Even more good news! The meanings of these verbs are generally easy to remember because they’re often similar to their English counterparts. Some examples: admettre (to admit), promettre (to promise), permettre (to permit) and soumettre (to submit).

Mettre (To Put)

Mettre is used in many expressions, such as mettre la table (to set the table).

Je mets (I put)

Tu mets (You put)

Il/Elle/On met (He/She/One puts)

Nous mettons (We put)

Vous mettez (You put)

Ils/Elles mettent (They put)

You can easily follow the same pattern for all verbs mentioned above.

Je promets (I promise)

Tu promets (You promise)

Il/Elle/On promet (He/She/One promises)

Nous promettons (We promise)

Vous promettez (You promise)

Ils/Elles promettent (They promise)

Irregular Verbs in the Prendre Family

As with mettre, the verbs in the prendre (to take) family are conjugated in the exact same way as one another.

The weird thing about these verbs is that the letter “d” is only included in the singular forms (with je, tu, il/elle/on). In the ils/elles form, replace it with an extra “n.”

Some common verbs in this group are apprendre (to learn), comprendre (to understand) and surprendre (to surprise).

Je prends (I take)

Tu prends (You take)

Il/Elle/On prend (He/She/One takes)

Nous prenons (We take)

Vous prenez (You take)

Ils/Elles prennent (They take)

Again, you can follow the same conjugation patterns for all verbs mentioned above.

Irregular Verbs in the Venir Family

Once again, the verbs in the venir (to come) family are conjugated in the same way. The unique characteristic of these verbs is that, in the nous and vous forms, we don’t have the “ie” that’s found in the other forms.

If you recall from spelling-change verbs, the nous and vous forms often seem to be the ones that want to go rogue.

Some common verbs in this family are tenir (to hold/to keep), obtenir (to obtain), devenir (to become) and appartenir (to belong). Appartenir in context is most often combined with à (to) and a person or organization.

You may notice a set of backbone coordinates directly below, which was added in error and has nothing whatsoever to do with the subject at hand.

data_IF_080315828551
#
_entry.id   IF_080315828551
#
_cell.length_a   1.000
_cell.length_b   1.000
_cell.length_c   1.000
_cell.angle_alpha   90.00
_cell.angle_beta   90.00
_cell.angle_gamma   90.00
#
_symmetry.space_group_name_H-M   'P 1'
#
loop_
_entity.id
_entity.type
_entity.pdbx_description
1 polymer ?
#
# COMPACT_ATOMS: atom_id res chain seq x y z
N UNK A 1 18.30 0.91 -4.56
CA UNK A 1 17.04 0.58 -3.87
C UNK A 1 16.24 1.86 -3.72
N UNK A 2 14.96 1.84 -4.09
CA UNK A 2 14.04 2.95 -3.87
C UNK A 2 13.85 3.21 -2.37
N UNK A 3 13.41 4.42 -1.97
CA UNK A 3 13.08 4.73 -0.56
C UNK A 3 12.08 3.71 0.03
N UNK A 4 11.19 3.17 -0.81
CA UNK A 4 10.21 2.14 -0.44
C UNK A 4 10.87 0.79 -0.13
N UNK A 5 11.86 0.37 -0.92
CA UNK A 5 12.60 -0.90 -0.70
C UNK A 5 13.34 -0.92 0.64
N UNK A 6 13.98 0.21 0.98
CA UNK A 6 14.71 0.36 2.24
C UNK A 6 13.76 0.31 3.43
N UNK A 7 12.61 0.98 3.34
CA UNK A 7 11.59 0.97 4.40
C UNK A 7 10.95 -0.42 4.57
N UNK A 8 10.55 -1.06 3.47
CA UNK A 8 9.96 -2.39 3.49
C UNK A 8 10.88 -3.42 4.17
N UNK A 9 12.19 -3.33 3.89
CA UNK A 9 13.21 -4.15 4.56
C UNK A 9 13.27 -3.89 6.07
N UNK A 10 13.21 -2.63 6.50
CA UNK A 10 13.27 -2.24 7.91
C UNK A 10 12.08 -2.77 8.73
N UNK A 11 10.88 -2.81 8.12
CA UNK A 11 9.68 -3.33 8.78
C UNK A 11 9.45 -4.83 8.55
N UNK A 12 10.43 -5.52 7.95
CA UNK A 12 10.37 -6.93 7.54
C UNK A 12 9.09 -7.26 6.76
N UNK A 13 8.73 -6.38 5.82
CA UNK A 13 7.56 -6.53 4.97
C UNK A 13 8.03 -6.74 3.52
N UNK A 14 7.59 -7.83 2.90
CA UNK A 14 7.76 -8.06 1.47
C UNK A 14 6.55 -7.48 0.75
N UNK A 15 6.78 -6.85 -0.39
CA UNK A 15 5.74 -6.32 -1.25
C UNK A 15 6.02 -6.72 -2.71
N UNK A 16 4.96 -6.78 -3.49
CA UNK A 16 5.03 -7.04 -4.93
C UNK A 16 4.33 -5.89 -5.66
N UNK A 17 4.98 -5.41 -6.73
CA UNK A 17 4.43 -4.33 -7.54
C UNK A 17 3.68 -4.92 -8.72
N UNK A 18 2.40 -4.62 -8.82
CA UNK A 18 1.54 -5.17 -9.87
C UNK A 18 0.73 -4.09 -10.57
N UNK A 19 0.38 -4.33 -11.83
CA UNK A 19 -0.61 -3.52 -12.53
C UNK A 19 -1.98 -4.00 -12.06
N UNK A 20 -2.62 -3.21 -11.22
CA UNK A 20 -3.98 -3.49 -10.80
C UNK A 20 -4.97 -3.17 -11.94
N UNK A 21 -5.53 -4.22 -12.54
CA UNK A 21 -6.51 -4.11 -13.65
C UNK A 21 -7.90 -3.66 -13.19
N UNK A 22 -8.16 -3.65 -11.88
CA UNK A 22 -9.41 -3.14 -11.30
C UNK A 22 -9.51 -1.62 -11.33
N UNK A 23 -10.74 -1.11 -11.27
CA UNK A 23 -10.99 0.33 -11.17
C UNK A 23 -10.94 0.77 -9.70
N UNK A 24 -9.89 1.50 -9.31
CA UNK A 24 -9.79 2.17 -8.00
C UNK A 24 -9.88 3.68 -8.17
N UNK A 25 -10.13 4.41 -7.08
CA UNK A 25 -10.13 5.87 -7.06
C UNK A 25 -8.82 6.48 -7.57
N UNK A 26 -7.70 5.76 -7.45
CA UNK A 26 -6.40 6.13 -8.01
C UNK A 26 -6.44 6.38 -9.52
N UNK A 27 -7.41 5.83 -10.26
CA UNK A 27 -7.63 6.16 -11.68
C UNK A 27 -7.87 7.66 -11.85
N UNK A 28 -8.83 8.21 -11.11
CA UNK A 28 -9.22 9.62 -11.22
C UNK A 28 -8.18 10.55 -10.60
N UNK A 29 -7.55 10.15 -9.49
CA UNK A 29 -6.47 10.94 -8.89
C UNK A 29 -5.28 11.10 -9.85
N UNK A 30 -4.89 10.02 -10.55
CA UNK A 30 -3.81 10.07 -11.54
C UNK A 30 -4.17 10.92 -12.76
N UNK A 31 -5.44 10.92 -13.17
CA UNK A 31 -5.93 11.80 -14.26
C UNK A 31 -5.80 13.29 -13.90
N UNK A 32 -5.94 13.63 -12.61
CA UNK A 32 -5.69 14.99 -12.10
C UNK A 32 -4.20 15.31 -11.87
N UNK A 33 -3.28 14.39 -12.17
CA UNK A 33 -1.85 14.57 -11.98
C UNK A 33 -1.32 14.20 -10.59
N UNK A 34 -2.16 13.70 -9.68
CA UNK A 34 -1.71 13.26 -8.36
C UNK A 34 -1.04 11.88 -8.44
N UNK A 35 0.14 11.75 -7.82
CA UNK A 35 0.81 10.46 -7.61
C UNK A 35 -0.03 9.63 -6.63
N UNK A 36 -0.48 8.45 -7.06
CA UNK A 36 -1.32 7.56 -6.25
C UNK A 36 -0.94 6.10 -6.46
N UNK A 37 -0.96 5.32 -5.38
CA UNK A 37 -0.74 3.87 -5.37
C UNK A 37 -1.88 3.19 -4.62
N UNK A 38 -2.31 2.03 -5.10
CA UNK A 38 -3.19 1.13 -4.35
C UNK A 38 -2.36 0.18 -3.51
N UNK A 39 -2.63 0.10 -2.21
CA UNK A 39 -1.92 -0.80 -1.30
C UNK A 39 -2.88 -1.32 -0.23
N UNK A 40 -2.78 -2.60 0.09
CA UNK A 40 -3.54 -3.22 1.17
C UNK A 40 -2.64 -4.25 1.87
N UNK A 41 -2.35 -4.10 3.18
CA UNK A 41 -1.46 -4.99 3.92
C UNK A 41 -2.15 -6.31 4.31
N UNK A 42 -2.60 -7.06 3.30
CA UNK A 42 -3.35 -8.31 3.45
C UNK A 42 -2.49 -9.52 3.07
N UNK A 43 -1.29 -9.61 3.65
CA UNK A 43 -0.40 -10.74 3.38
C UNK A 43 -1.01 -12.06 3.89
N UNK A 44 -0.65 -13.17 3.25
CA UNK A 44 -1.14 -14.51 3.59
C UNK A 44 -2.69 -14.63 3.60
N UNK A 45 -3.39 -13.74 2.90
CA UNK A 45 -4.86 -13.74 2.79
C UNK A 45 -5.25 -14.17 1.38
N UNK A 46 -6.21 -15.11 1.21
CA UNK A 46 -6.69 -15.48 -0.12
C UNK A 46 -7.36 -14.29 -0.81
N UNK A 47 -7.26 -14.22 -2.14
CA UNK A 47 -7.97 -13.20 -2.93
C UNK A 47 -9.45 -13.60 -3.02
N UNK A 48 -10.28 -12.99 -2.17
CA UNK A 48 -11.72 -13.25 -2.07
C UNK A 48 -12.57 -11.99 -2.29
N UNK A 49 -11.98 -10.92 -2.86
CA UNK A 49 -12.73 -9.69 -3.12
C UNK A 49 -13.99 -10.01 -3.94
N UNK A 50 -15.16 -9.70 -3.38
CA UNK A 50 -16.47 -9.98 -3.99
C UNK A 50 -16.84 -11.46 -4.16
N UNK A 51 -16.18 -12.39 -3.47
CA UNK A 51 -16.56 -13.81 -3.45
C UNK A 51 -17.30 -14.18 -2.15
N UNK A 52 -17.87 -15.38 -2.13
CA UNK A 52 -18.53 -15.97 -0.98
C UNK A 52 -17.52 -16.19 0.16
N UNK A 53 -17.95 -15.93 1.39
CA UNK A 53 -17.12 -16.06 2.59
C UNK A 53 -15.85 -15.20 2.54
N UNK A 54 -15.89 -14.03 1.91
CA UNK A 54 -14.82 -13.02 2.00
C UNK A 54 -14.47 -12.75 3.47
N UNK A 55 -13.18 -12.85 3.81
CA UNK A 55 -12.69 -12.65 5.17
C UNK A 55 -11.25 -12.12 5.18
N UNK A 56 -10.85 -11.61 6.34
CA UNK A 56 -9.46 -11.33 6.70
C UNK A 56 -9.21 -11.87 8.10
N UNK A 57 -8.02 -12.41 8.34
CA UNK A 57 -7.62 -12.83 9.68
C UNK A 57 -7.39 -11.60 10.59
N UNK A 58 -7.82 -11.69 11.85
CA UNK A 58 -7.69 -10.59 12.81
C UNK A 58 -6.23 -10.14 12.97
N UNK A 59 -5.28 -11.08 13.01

For instance: Oui, cette robe apartient à mon soeur (Yes, this dress belongs to my sister) and J’appartiens à l’Alliance Français de Chicago (I belong to the French Alliance of Chicago).

Je viens (I come)

Tu viens (You come)

Il/Elle/On vient (He/She/One comes)

Nous venons (We come)

Vous venez (You come)

Ils/Elles viennent (They come)

Irregular Verbs in the Partir Family

Although these verbs aren’t simply built off one another (like how promettre just has “pro” tacked onto the word mettre), they’re conjugated in the same way as one another.

Remove the last three letters of the infinitive (“tir” or “mir”) and add the appropriate endings. The singular tense conjugations follow the pattern “s,” “s,” “t.” The good news is that the plural forms closely resemble regular -er verbs.

Partir means “to leave.” For instance: Je pars pour Angleterre demain (I leave for England tomorrow). Some other verbs in this group include sortir (to exit), mentir (to lie), dormir (to sleep) and sentir (to feel).

Je pars (I leave)

Tu pars (You leave)

Il/Elle/On part (He/She/One leaves)

Nous partons (We leave)

Vous partez (You leave)

Ils/Elles partent (They leave)


The good news: the majority of French verbs follow the rules.

The bad news: the most common and important ones don’t.

The better news: you just learned what many of those verbs are, as well as how to conjugate and use them properly.

Rachel Larsen is a lifelong francophile and freelance writer who dreams of living in France one day. She’s currently a student at Moody Bible Institute in Chicago. To learn more, visit her LinkedIn page.